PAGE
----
“This is, however, condemnable. It is expected that justice must be dispensed on the platform of discipline and the fear of God. But men are fallible; so also are the thoughts of men. This fallibility of men is what is affecting the quality of justice delivery in Nigeria and elsewhere in the world today.”
For the judiciary in Nigeria to improve, she says Nigerian government must fashion out a way of granting it full autonomy in terms of funds and other requirements. For instance, it should ordinarily not be the function of the executive arm to build courts for the judiciary.
So, how does Omowumi see herself? “I believe that service is superior to reward. And it was this desire for self-actualisation and service that motivated me to go back to school. I have always seen myself as a work in progress,” she says.
OMOWUMI has a long list of individuals who have helped her actualise her dream of serving the people. Notable among these are Mama Aderonke Okunsanya and Erelu Bisi Fayemi and the good people of Ekiti who believed in her capacities. “These two have left footprints in the sands of my life and political career. Working with them has helped me see how true service can make a real difference in people’s lives,” she says.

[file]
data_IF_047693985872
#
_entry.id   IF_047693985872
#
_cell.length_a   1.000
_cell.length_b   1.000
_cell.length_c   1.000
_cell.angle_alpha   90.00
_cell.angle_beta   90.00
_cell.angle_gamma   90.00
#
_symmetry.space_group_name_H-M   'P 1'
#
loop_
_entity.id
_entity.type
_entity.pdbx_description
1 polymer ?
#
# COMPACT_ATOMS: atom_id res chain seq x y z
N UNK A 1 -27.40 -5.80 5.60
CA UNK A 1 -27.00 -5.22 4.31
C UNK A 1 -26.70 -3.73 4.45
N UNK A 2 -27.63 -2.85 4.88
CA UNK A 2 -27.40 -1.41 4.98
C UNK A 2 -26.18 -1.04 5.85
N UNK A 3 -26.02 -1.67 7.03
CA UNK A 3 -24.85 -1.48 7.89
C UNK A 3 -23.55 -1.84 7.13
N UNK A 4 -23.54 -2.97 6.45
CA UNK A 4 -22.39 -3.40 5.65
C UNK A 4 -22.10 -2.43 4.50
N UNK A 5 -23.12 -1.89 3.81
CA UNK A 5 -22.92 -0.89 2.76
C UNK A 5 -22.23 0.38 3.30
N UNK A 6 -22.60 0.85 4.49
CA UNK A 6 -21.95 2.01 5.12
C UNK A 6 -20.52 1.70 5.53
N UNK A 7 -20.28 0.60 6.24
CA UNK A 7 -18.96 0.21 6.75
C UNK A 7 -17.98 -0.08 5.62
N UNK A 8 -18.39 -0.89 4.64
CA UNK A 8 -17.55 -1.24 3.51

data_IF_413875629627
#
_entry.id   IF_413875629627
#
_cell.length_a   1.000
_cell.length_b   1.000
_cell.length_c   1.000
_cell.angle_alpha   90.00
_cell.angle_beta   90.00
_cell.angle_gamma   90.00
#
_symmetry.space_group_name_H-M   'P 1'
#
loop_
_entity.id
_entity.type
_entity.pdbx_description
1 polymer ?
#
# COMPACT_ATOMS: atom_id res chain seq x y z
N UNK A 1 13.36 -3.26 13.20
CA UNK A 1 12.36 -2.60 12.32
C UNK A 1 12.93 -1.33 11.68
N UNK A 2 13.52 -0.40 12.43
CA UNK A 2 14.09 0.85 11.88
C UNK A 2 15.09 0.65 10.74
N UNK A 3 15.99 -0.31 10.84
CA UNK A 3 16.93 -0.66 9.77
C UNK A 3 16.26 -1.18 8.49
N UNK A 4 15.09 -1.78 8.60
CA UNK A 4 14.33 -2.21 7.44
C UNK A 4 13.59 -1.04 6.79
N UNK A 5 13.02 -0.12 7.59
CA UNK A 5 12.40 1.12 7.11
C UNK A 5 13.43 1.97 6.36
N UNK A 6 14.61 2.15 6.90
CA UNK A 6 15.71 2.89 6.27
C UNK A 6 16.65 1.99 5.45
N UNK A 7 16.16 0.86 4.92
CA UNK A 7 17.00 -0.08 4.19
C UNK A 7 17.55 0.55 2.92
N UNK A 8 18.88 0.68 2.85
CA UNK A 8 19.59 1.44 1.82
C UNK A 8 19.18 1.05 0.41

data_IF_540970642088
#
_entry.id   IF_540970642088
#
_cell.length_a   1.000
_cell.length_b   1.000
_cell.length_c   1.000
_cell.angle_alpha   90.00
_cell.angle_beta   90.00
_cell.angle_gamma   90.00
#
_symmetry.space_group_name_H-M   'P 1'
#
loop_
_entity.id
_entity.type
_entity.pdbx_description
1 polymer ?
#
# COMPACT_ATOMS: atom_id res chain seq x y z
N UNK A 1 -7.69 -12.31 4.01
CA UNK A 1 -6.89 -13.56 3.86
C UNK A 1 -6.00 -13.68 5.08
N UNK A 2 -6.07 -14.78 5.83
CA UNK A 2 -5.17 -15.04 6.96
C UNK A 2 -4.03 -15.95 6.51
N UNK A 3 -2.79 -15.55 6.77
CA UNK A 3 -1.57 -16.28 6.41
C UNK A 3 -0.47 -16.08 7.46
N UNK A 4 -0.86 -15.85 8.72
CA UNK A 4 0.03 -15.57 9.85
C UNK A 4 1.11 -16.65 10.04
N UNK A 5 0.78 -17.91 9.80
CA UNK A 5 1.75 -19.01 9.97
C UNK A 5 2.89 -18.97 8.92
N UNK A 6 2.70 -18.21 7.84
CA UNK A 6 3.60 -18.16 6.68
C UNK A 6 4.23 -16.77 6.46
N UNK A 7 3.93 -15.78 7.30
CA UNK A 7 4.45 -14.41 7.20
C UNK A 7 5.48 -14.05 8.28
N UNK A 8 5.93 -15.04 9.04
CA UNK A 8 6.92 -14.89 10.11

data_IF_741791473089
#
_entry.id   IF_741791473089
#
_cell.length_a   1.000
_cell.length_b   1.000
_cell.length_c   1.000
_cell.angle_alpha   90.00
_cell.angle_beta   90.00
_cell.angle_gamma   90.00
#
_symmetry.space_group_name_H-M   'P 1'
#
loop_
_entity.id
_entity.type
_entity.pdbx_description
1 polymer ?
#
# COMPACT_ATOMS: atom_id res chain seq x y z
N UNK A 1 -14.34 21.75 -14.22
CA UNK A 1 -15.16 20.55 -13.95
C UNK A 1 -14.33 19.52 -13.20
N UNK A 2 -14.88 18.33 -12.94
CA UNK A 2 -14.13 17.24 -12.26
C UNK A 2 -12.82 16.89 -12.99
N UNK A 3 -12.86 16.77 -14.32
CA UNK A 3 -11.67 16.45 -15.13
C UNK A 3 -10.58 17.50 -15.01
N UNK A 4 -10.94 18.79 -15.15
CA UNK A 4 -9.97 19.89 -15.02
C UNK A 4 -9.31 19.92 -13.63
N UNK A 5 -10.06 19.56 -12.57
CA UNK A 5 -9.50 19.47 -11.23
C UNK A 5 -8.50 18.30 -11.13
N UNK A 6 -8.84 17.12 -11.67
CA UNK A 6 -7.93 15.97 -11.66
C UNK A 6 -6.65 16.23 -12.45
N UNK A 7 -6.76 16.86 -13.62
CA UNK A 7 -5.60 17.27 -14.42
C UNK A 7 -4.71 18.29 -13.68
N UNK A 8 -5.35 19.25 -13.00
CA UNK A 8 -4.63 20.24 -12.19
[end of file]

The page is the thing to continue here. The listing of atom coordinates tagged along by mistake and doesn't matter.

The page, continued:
She is an advocate of people not displaying hunger or greed in whatever position they find themselves. Rather, she thinks people must moderate their appetite for material gains and benefits. “Show me a satisfied man or woman, and I will show you a failure. The biggest window in the world is that of improvement regardless of current position. We must be constructively dissatisfied with current status in order to make further improvements,” she says.
Women, in her view, have as much stake in politics and governance just as the men and nothing should prevent a woman from pursuing her dream.
To her, politics should not be about domination, oppression and aggressive power play. Rather, it should be about providing quality service, good governance, care and support for the people and building the people’s confidence.
Since Nigeria is a country of equal opportunities, she believes women should build strong platforms and apply themselves more to be able to achieve more fruitful results. And if women had equal access to education just as the men, she simply can’t understand why the former should demand for extra when they can work hard and get what they want. There is no reason women should be left out in the nation’s march to greatness.
By Bisi Alabi Williams
This article was first published in The Guardian on 16 December, 2012.
Last modified: December 17, 2012